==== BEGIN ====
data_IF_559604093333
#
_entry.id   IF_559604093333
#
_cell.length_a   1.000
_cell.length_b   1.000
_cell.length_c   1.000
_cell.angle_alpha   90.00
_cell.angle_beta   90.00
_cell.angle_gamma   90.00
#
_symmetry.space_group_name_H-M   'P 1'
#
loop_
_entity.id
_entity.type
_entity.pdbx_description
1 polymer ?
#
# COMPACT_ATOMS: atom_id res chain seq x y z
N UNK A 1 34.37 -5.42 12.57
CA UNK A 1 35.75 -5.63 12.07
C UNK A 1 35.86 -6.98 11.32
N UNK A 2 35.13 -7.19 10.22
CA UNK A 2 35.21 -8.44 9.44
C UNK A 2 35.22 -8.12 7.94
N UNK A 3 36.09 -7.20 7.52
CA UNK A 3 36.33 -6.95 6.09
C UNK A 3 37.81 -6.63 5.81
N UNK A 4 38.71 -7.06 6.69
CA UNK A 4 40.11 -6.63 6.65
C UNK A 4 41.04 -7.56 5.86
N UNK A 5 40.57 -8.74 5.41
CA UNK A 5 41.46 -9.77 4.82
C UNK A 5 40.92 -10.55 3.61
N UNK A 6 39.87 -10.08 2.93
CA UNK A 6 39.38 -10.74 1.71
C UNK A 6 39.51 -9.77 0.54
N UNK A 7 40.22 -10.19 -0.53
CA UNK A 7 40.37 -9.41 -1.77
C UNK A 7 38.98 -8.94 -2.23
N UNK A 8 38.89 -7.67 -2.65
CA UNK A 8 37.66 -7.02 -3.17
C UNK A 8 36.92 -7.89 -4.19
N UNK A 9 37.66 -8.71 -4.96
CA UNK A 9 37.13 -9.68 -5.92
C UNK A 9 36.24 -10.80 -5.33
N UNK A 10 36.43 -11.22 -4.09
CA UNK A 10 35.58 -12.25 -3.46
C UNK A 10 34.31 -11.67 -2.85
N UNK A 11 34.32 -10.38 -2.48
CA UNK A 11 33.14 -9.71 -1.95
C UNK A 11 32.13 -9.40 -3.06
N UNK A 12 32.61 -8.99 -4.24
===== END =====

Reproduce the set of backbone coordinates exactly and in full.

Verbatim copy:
data_IF_559604093333
#
_entry.id   IF_559604093333
#
_cell.length_a   1.000
_cell.length_b   1.000
_cell.length_c   1.000
_cell.angle_alpha   90.00
_cell.angle_beta   90.00
_cell.angle_gamma   90.00
#
_symmetry.space_group_name_H-M   'P 1'
#
loop_
_entity.id
_entity.type
_entity.pdbx_description
1 polymer ?
#
# COMPACT_ATOMS: atom_id res chain seq x y z
N UNK A 1 34.37 -5.42 12.57
CA UNK A 1 35.75 -5.63 12.07
C UNK A 1 35.86 -6.98 11.32
N UNK A 2 35.13 -7.19 10.22
CA UNK A 2 35.21 -8.44 9.44
C UNK A 2 35.22 -8.12 7.94
N UNK A 3 36.09 -7.20 7.52
CA UNK A 3 36.33 -6.95 6.09
C UNK A 3 37.81 -6.63 5.81
N UNK A 4 38.71 -7.06 6.69
CA UNK A 4 40.11 -6.63 6.65
C UNK A 4 41.04 -7.56 5.86
N UNK A 5 40.57 -8.74 5.41
CA UNK A 5 41.46 -9.77 4.82
C UNK A 5 40.92 -10.55 3.61
N UNK A 6 39.87 -10.08 2.93
CA UNK A 6 39.38 -10.74 1.71
C UNK A 6 39.51 -9.77 0.54
N UNK A 7 40.22 -10.19 -0.53
CA UNK A 7 40.37 -9.41 -1.77
C UNK A 7 38.98 -8.94 -2.23
N UNK A 8 38.89 -7.67 -2.65
CA UNK A 8 37.66 -7.02 -3.17
C UNK A 8 36.92 -7.89 -4.19
N UNK A 9 37.66 -8.71 -4.96
CA UNK A 9 37.13 -9.68 -5.92
C UNK A 9 36.24 -10.80 -5.33
N UNK A 10 36.43 -11.22 -4.09
CA UNK A 10 35.58 -12.25 -3.46
C UNK A 10 34.31 -11.67 -2.85
N UNK A 11 34.32 -10.38 -2.48
CA UNK A 11 33.14 -9.71 -1.95
C UNK A 11 32.13 -9.40 -3.06
N UNK A 12 32.61 -8.99 -4.24